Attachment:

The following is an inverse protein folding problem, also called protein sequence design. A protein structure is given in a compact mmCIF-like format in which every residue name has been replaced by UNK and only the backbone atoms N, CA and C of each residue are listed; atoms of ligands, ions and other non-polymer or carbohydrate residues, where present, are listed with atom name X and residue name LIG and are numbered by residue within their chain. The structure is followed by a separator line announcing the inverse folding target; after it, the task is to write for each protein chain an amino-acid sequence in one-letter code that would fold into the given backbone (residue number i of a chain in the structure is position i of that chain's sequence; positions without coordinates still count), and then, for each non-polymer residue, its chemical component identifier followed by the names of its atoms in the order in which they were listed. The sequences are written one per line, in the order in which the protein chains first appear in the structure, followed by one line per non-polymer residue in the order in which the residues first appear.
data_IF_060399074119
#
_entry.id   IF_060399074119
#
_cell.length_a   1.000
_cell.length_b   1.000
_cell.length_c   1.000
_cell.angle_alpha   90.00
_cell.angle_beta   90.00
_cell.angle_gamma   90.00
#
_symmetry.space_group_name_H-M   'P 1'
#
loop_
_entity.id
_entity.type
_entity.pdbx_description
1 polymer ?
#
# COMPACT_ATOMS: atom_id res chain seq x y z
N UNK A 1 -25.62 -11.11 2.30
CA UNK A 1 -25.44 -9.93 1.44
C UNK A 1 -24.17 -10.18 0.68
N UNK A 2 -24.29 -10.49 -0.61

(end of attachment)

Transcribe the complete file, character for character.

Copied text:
The following is an inverse protein folding problem, also called protein sequence design. A protein structure is given in a compact mmCIF-like format in which every residue name has been replaced by UNK and only the backbone atoms N, CA and C of each residue are listed; atoms of ligands, ions and other non-polymer or carbohydrate residues, where present, are listed with atom name X and residue name LIG and are numbered by residue within their chain. The structure is followed by a separator line announcing the inverse folding target; after it, the task is to write for each protein chain an amino-acid sequence in one-letter code that would fold into the given backbone (residue number i of a chain in the structure is position i of that chain's sequence; positions without coordinates still count), and then, for each non-polymer residue, its chemical component identifier followed by the names of its atoms in the order in which they were listed. The sequences are written one per line, in the order in which the protein chains first appear in the structure, followed by one line per non-polymer residue in the order in which the residues first appear.
data_IF_060399074119
#
_entry.id   IF_060399074119
#
_cell.length_a   1.000
_cell.length_b   1.000
_cell.length_c   1.000
_cell.angle_alpha   90.00
_cell.angle_beta   90.00
_cell.angle_gamma   90.00
#
_symmetry.space_group_name_H-M   'P 1'
#
loop_
_entity.id
_entity.type
_entity.pdbx_description
1 polymer ?
#
# COMPACT_ATOMS: atom_id res chain seq x y z
N UNK A 1 -25.62 -11.11 2.30
CA UNK A 1 -25.44 -9.93 1.44
C UNK A 1 -24.17 -10.18 0.68
N UNK A 2 -24.29 -10.49 -0.61